We are going to the Courthouse markets on Saturday, and maybe to the Broome Races too, but on holidays, plans change! We are also planning to go mudcrabbing on low tide at some point.

Some photos:

Camping playpen (Miya did this!)

They bloody well all left me here with the fishing rod!

Nath and Eden on the kayak.

Gold medal!!!!!

I loved having a paddle - my arms were killing me though.

Our 'suspension' at the end of the drive back.

Brannen's new hobby - eating his nappy inners.

Watching the girls swim while we had breakfast this morning.

The girls found a new tribe of friends and a tidal pool to play in.

Beach baby watching all the fun.
Miya and her Cape friend Bethany.

The kids found a starfish today.

Tuesday, August 14, 2012

Let Food Be Thy Medicine.

When diet is wrong, medicine is of no use. 
When diet is right, medicine is of no need.
- Ancient Ayurvedic Proverb.

The older I get, the more I realise how important it is to choose the right food to fuel my body. As the years go by, it gets harder to drop weight, easier to succumb to injury, harder to recover afterwards. It takes longer to build fitness, less time to lose tone, and greater are the effects of gravity.

Also, adding insult to injury, it seems that many of the foods I have always taken for granted as being part of a normal, everyday diet now cause unwanted and uncomfortable reactions. My pregnancy with Brannen, particularly, left me more sensitive than ever to lactose, for example.

You all know how much I love food. I love to cook, I love playing with new ingredients, creating dishes and flavours and memories. However, over the past few months, I have cooked less. I have felt uninspired. The kids' lunchboxes have not been filled with wholesome home cooking like they used to be. The evening meals have often been a throw-together affair nearly void of passion for good ingredients.

Part of the problem for me has been marrying the food ethics I have been carefully shaping for myself (and continue to do so, as I read more and more and talk with different people) with other priorities, such as the desire to lose some weight, or my love of sweet baked goods, or my hankering for iced coffee. 
When I think of losing weight, I think of the 'nutritional experts' advice' that has been drummed into me - low fat, higher carb than protein, a calorie is a calorie is a calorie. I have lost weight this way before - by counting points and eating low fat (but often higher in sugar and 'numbers') foods. However, my food journey has brought me to the point where I no longer feel comfortable eating low fat foods. I am a whole foods girl, and I am not okay with how low fat foods become low fat, or what is added back in place of the fat.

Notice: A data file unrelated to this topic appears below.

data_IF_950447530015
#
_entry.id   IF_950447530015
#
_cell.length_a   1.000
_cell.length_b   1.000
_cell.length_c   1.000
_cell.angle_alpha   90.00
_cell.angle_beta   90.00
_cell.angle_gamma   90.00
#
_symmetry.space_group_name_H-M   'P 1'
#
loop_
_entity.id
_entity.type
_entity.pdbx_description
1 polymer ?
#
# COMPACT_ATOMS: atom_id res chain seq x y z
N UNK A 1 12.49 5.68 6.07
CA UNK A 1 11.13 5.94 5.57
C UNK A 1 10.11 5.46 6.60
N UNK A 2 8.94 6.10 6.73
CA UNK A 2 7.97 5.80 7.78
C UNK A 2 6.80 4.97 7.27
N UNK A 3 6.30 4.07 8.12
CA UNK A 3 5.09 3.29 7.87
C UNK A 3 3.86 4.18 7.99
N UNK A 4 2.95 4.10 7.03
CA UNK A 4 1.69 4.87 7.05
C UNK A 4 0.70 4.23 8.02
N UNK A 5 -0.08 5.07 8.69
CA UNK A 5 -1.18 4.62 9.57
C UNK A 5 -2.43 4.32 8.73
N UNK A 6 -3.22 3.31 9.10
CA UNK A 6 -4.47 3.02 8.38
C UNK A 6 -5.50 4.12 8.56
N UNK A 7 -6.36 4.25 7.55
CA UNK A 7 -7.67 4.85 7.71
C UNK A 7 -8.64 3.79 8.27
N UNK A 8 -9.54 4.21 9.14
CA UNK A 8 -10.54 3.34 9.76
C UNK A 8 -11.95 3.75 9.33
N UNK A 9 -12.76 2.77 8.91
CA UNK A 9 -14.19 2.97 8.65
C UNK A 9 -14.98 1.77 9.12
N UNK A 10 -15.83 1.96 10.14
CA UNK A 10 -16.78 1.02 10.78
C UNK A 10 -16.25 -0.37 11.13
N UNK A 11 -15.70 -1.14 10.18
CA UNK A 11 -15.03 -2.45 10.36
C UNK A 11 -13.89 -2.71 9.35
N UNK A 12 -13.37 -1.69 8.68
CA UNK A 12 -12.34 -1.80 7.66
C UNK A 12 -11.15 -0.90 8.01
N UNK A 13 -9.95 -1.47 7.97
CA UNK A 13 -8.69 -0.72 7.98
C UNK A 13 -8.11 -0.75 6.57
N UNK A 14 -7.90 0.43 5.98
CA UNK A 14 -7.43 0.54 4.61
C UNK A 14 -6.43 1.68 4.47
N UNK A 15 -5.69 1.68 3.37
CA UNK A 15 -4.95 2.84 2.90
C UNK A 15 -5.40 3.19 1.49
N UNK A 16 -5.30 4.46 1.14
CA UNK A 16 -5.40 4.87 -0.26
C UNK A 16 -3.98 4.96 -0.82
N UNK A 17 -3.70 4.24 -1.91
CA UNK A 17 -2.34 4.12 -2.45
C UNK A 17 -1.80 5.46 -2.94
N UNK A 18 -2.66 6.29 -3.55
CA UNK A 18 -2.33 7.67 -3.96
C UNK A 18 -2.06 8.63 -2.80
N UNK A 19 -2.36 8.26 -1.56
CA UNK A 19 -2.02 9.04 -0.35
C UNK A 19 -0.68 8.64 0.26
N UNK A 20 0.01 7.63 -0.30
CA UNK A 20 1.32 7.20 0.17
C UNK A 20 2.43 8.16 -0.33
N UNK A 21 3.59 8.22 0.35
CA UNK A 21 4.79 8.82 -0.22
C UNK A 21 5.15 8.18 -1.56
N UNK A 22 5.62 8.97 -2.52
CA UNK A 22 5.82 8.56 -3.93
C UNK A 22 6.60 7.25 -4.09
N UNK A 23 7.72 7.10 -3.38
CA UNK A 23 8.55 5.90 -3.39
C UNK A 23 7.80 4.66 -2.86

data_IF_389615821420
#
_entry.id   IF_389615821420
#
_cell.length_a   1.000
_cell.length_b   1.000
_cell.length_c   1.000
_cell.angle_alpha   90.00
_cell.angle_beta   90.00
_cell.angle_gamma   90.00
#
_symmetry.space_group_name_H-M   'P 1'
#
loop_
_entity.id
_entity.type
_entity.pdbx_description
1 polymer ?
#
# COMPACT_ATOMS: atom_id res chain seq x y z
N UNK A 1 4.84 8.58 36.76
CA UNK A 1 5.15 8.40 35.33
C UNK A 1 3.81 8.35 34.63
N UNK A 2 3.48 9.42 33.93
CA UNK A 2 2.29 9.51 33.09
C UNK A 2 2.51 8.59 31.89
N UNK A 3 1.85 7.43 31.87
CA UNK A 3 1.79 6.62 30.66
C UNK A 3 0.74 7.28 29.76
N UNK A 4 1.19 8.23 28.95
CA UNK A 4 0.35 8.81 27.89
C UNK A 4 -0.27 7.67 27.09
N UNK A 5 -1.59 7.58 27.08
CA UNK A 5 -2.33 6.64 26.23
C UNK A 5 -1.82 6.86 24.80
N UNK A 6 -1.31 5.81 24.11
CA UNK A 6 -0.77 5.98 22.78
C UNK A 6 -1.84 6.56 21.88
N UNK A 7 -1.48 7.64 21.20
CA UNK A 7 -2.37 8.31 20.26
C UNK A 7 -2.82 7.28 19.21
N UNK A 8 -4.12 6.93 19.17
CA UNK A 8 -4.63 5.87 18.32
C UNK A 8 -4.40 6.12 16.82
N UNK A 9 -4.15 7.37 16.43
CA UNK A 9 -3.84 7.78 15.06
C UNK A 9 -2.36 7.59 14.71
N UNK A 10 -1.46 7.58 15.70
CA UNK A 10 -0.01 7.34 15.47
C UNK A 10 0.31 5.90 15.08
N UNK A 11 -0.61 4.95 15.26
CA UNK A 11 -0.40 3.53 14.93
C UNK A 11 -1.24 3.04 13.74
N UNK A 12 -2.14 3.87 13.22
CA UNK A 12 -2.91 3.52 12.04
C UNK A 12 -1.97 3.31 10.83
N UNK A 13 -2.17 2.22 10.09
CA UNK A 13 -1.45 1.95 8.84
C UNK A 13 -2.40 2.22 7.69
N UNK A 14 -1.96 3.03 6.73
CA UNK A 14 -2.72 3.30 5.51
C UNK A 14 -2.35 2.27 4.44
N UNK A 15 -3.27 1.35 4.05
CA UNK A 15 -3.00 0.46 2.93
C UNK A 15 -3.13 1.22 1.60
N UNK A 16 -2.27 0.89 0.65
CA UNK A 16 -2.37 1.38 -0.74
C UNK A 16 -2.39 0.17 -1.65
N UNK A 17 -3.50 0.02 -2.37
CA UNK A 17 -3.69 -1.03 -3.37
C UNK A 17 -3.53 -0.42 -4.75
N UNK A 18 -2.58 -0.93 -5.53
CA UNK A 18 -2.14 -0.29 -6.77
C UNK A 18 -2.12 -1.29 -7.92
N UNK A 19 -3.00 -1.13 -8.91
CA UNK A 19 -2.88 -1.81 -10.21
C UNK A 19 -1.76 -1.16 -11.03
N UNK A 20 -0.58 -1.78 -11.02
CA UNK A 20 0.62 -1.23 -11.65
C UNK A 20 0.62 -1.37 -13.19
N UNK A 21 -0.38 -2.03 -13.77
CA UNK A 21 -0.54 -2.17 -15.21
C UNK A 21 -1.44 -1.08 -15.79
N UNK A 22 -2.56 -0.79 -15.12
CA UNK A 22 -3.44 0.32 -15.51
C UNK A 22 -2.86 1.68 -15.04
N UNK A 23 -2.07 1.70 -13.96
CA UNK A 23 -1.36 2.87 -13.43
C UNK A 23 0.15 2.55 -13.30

When I think of warm baked goods straight from the oven, I think about all the varying forms of sweeteners, and how more and more research is suggesting that fructose is not only seriously overused, but could be responsible for obesity and a bunch of other nasties. I think about my own experiments with forgoing sweeteners, and how much better I feel, physically and mentally, when they are not a part of my diet. I think about the availability of sweeteners in our local environment, and how much processing and transport is required to get them to our table (honey aside). I think about wheat, and how it makes me feel bloated and heavy, and sluggish and vague. How much of our diet relies on that crop of wheat!! 
When I think about how my body reacts well to meat, that leads me to think about how reducing our meat intake can be one of the biggest ways we as individuals can reduce our environmental impact. I think about all the issues surrounding a carnivorous/omnivorous diet, and my own value of only eating local, grassfed, preferably organic meat (which is an expensive way to eat meat!)

So, what, then, do I eat? This question has been niggling away at me for a couple of months. I read, I read some more..... one blog clicks into another... one person's research is debunked by another's.... it becomes an impossible quest to find a settling place, where my soul meets my stomach perfectly. Add into all of this that food is a social medium, and entertaining in a healthy, ethical way is more challenging again, and it all begins to feel too hard.

I revisit my heroes. My food gurus, whose advice and philosophy I know to be sound. Jude Blereau, the queen of wholefood cooking. Sally Fallon, whose commonsense approach and skepticism of modern day nutrition/dietetics I find refreshing. Lesh Karan (The Mindful Foodie), who reassures me that I can eat in a way that nourishes my body as well as respecting the Earth. Jo Whitton (Quirky Jo), a fellow Thermomix owner, who wades through the territory of multiple food intolerances to provide good, wholesome meals for her large family. I learn from the principles of Weston Price and, following on from there, from blogs such as The Nourishing Gourmet.

I listen to my body. I learn more and more everyday about what my body is trying to tell me. I go a few days without eating a particular ingredient, then when I eat it again, I take notice of what happens. I don't assume that it is normal to feel uncomfortable, or headache-y, or tired. I also listen to my body when it is feeling good. I learn that protein in the morning keeps me going, makes me feel clearer and more energetic throughout the day. I learn that eating no sugar or gluten reduces my bloating and clears my skin.